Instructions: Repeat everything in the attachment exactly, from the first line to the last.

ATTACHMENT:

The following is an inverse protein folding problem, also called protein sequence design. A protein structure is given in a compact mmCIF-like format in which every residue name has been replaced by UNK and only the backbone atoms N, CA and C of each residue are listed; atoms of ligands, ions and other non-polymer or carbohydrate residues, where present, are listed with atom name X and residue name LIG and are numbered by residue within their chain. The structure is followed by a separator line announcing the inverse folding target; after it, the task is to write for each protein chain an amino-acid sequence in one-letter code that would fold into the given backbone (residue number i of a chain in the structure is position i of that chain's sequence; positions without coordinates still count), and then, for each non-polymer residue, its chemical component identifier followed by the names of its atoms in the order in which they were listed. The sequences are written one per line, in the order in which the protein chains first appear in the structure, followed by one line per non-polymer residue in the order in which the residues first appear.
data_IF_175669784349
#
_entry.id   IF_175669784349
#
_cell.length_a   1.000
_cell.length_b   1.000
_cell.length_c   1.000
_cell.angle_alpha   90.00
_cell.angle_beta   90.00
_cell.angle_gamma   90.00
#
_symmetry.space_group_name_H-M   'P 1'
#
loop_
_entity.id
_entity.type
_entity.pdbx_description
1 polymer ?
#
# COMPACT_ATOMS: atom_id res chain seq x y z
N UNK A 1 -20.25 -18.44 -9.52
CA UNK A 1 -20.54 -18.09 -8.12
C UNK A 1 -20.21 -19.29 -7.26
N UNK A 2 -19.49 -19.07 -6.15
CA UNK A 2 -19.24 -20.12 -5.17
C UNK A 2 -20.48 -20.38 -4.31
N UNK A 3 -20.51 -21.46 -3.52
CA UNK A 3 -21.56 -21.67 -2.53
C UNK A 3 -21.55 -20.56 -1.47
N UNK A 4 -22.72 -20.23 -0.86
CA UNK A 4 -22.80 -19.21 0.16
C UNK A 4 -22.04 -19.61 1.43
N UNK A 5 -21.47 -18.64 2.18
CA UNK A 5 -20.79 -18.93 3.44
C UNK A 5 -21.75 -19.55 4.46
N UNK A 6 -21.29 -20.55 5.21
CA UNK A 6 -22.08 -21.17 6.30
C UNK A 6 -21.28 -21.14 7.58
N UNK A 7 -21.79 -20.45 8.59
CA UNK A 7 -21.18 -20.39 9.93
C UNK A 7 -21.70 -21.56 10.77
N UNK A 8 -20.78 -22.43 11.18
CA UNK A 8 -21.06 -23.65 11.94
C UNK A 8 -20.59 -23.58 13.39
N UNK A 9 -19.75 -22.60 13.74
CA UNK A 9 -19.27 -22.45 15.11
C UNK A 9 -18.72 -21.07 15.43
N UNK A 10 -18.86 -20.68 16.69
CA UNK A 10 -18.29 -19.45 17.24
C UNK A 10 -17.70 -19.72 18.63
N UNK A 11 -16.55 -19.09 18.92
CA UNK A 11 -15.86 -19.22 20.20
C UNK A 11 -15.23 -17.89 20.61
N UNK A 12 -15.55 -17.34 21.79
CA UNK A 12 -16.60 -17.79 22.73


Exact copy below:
The following is an inverse protein folding problem, also called protein sequence design. A protein structure is given in a compact mmCIF-like format in which every residue name has been replaced by UNK and only the backbone atoms N, CA and C of each residue are listed; atoms of ligands, ions and other non-polymer or carbohydrate residues, where present, are listed with atom name X and residue name LIG and are numbered by residue within their chain. The structure is followed by a separator line announcing the inverse folding target; after it, the task is to write for each protein chain an amino-acid sequence in one-letter code that would fold into the given backbone (residue number i of a chain in the structure is position i of that chain's sequence; positions without coordinates still count), and then, for each non-polymer residue, its chemical component identifier followed by the names of its atoms in the order in which they were listed. The sequences are written one per line, in the order in which the protein chains first appear in the structure, followed by one line per non-polymer residue in the order in which the residues first appear.
data_IF_175669784349
#
_entry.id   IF_175669784349
#
_cell.length_a   1.000
_cell.length_b   1.000
_cell.length_c   1.000
_cell.angle_alpha   90.00
_cell.angle_beta   90.00
_cell.angle_gamma   90.00
#
_symmetry.space_group_name_H-M   'P 1'
#
loop_
_entity.id
_entity.type
_entity.pdbx_description
1 polymer ?
#
# COMPACT_ATOMS: atom_id res chain seq x y z
N UNK A 1 -20.25 -18.44 -9.52
CA UNK A 1 -20.54 -18.09 -8.12
C UNK A 1 -20.21 -19.29 -7.26
N UNK A 2 -19.49 -19.07 -6.15
CA UNK A 2 -19.24 -20.12 -5.17
C UNK A 2 -20.48 -20.38 -4.31
N UNK A 3 -20.51 -21.46 -3.52
CA UNK A 3 -21.56 -21.67 -2.53
C UNK A 3 -21.55 -20.56 -1.47
N UNK A 4 -22.72 -20.23 -0.86
CA UNK A 4 -22.80 -19.21 0.16
C UNK A 4 -22.04 -19.61 1.43
N UNK A 5 -21.47 -18.64 2.18
CA UNK A 5 -20.79 -18.93 3.44
C UNK A 5 -21.75 -19.55 4.46
N UNK A 6 -21.29 -20.55 5.21
CA UNK A 6 -22.08 -21.17 6.30
C UNK A 6 -21.28 -21.14 7.58
N UNK A 7 -21.79 -20.45 8.59
CA UNK A 7 -21.18 -20.39 9.93
C UNK A 7 -21.70 -21.56 10.77
N UNK A 8 -20.78 -22.43 11.18
CA UNK A 8 -21.06 -23.65 11.94
C UNK A 8 -20.59 -23.58 13.39
N UNK A 9 -19.75 -22.60 13.74
CA UNK A 9 -19.27 -22.45 15.11
C UNK A 9 -18.72 -21.07 15.43
N UNK A 10 -18.86 -20.68 16.69
CA UNK A 10 -18.29 -19.45 17.24
C UNK A 10 -17.70 -19.72 18.63
N UNK A 11 -16.55 -19.09 18.92
CA UNK A 11 -15.86 -19.22 20.20
C UNK A 11 -15.23 -17.89 20.61
N UNK A 12 -15.55 -17.34 21.79
CA UNK A 12 -16.60 -17.79 22.73